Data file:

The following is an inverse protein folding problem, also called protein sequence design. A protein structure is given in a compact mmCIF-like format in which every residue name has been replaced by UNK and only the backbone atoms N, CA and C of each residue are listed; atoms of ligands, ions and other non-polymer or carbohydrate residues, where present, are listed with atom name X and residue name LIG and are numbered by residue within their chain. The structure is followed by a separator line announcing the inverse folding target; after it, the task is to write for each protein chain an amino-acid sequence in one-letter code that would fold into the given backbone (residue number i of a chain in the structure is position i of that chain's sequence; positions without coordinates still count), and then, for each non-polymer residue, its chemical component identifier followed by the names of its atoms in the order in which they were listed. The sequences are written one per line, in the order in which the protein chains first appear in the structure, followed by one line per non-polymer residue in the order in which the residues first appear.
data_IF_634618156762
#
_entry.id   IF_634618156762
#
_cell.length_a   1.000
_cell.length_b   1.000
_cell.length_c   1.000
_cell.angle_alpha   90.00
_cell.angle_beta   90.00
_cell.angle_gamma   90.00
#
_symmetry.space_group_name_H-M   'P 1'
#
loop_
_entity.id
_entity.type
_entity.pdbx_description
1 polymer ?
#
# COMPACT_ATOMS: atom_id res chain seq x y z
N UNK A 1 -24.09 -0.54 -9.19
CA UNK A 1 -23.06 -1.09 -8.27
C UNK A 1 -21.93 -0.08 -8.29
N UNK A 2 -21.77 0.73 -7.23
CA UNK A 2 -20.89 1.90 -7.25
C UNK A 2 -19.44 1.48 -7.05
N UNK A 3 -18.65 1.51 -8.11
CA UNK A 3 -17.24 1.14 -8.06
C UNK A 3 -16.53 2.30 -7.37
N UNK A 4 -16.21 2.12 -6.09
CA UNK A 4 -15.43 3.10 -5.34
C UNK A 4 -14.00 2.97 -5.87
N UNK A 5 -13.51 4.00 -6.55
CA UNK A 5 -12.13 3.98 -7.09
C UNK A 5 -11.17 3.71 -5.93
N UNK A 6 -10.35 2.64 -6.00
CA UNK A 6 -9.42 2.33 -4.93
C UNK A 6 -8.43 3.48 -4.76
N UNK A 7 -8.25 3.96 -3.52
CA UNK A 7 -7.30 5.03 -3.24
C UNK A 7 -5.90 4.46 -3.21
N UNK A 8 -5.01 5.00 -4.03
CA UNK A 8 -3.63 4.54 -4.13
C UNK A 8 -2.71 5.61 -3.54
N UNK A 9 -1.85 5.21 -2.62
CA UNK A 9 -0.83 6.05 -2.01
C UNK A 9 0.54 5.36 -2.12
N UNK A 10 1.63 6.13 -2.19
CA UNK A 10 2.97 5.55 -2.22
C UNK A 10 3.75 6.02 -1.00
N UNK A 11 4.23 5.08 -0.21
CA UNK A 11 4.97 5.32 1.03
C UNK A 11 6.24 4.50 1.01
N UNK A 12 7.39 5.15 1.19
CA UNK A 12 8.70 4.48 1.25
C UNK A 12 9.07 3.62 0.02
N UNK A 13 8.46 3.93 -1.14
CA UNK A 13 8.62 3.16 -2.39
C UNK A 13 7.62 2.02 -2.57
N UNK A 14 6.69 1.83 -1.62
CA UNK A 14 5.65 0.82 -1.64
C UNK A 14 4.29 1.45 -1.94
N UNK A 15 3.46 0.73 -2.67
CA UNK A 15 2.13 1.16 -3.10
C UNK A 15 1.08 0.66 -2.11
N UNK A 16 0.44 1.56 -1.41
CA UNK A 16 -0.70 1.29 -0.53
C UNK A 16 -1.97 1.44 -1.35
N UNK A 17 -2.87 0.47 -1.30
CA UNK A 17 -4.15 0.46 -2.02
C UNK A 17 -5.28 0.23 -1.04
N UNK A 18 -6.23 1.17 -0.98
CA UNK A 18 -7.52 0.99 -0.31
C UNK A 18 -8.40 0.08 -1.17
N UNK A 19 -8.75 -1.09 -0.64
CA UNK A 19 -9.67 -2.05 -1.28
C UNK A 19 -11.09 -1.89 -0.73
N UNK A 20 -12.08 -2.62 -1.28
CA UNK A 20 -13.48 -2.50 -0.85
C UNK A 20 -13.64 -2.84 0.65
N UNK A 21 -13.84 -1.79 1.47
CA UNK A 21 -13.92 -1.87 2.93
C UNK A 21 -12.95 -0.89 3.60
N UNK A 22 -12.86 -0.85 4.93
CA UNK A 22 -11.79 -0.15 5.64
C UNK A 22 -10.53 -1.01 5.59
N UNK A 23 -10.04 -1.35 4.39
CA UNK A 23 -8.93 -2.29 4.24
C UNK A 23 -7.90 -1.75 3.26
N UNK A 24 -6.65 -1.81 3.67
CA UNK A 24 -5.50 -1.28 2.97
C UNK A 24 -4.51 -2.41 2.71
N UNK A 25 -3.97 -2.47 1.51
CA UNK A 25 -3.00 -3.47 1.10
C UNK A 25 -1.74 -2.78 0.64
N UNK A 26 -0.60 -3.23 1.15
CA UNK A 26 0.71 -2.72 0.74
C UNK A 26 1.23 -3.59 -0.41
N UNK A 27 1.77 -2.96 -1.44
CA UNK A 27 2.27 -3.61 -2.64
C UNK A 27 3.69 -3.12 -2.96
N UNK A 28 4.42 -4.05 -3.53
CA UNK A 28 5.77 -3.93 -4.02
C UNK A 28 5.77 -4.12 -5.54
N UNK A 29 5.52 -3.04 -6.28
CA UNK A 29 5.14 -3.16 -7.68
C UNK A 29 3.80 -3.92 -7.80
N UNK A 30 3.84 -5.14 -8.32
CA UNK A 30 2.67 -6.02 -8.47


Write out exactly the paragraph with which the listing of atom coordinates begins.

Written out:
The following is an inverse protein folding problem, also called protein sequence design. A protein structure is given in a compact mmCIF-like format in which every residue name has been replaced by UNK and only the backbone atoms N, CA and C of each residue are listed; atoms of ligands, ions and other non-polymer or carbohydrate residues, where present, are listed with atom name X and residue name LIG and are numbered by residue within their chain. The structure is followed by a separator line announcing the inverse folding target; after it, the task is to write for each protein chain an amino-acid sequence in one-letter code that would fold into the given backbone (residue number i of a chain in the structure is position i of that chain's sequence; positions without coordinates still count), and then, for each non-polymer residue, its chemical component identifier followed by the names of its atoms in the order in which they were listed. The sequences are written one per line, in the order in which the protein chains first appear in the structure, followed by one line per non-polymer residue in the order in which the residues first appear.